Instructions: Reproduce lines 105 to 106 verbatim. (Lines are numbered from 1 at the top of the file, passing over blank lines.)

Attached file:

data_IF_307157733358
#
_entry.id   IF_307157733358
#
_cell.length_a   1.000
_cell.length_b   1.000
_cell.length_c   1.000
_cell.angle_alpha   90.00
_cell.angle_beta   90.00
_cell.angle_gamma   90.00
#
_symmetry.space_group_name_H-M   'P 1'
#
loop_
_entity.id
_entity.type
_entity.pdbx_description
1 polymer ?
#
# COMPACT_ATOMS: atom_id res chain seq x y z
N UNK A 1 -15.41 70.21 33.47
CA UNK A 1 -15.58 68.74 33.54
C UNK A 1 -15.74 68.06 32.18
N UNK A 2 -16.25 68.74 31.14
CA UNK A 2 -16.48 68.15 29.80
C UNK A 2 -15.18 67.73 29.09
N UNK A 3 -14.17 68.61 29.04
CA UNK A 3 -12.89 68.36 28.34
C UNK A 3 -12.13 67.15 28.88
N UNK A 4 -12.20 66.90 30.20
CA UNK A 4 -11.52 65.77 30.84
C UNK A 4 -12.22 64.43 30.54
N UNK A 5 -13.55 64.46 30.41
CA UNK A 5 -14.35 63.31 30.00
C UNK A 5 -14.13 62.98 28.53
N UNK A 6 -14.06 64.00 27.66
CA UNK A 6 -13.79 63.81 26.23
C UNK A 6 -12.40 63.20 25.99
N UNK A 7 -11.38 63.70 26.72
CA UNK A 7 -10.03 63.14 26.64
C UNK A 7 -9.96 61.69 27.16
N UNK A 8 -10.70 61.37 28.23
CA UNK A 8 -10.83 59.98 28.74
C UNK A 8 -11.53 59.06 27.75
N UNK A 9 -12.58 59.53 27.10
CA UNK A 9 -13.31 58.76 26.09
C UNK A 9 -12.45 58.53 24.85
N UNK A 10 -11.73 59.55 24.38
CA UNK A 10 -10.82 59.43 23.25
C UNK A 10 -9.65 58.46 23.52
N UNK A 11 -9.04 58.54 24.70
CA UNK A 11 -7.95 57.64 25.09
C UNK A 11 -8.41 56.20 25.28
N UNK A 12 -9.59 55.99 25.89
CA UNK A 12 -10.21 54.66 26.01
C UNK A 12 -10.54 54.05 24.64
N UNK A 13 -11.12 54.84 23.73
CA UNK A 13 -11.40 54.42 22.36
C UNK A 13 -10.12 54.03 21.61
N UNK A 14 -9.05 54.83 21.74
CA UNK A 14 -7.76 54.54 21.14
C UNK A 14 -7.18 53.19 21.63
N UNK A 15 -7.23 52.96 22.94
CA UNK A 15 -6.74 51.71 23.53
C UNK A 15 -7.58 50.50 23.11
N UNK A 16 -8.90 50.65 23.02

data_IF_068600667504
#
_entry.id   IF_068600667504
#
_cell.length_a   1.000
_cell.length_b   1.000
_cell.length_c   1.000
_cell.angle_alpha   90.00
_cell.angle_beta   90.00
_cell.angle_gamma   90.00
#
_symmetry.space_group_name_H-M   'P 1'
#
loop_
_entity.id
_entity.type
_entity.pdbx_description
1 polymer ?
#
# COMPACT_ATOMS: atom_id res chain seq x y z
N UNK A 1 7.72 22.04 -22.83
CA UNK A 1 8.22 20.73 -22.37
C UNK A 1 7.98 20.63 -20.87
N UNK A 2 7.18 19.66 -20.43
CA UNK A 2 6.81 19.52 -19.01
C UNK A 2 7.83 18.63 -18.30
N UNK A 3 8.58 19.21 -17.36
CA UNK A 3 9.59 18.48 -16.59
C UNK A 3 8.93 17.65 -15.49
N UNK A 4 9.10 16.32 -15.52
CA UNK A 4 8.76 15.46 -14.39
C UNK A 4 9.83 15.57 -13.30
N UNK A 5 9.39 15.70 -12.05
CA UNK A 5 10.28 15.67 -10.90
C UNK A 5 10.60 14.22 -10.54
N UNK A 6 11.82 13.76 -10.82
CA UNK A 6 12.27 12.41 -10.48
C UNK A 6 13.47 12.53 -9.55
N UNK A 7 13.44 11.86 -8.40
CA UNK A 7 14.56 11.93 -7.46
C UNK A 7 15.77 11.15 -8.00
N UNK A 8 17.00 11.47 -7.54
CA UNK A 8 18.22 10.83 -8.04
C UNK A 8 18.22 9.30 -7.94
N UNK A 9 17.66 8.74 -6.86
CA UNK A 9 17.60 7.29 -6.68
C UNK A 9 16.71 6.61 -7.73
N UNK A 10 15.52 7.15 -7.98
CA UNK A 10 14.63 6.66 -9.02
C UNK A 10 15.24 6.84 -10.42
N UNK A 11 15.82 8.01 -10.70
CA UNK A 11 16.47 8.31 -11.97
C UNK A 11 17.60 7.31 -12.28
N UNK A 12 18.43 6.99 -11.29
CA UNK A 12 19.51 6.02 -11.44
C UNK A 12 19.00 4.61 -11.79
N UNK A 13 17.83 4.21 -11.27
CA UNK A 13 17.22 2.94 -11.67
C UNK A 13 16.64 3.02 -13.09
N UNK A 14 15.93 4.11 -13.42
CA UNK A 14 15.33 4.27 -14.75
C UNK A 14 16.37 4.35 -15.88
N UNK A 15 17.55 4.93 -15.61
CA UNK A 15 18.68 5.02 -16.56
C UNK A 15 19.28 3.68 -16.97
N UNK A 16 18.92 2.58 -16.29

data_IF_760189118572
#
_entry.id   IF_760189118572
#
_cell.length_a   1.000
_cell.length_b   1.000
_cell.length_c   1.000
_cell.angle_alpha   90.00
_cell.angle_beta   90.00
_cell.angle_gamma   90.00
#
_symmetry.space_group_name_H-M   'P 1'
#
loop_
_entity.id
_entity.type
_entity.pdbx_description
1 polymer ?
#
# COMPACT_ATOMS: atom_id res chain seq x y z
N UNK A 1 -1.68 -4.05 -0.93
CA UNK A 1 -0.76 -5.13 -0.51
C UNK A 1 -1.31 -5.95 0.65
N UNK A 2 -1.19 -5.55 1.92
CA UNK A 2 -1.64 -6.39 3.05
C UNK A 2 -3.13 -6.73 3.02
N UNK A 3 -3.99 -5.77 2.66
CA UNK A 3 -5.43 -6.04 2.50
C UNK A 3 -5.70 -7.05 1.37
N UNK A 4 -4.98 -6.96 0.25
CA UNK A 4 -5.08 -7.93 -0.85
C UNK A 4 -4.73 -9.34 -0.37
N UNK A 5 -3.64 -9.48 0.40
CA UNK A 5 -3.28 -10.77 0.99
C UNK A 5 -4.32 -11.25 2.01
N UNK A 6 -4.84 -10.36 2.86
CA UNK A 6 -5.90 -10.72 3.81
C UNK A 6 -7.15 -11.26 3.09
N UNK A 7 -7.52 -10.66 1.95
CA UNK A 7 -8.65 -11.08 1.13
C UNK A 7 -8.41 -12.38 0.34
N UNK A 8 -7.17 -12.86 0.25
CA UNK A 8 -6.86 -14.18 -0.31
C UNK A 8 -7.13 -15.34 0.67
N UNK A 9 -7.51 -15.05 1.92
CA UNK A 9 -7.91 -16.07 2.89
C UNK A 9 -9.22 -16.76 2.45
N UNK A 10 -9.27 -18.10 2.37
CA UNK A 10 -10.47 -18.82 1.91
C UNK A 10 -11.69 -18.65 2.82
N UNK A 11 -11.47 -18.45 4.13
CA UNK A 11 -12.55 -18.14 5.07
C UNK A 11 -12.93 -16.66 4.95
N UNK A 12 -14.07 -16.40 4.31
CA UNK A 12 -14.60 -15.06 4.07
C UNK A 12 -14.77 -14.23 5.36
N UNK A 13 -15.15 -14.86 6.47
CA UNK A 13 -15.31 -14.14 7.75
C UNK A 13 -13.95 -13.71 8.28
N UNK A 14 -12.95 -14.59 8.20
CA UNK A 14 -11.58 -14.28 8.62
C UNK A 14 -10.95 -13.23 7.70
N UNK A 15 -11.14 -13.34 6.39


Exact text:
N UNK A 7 13.44 11.86 -8.40
CA UNK A 7 14.56 11.93 -7.46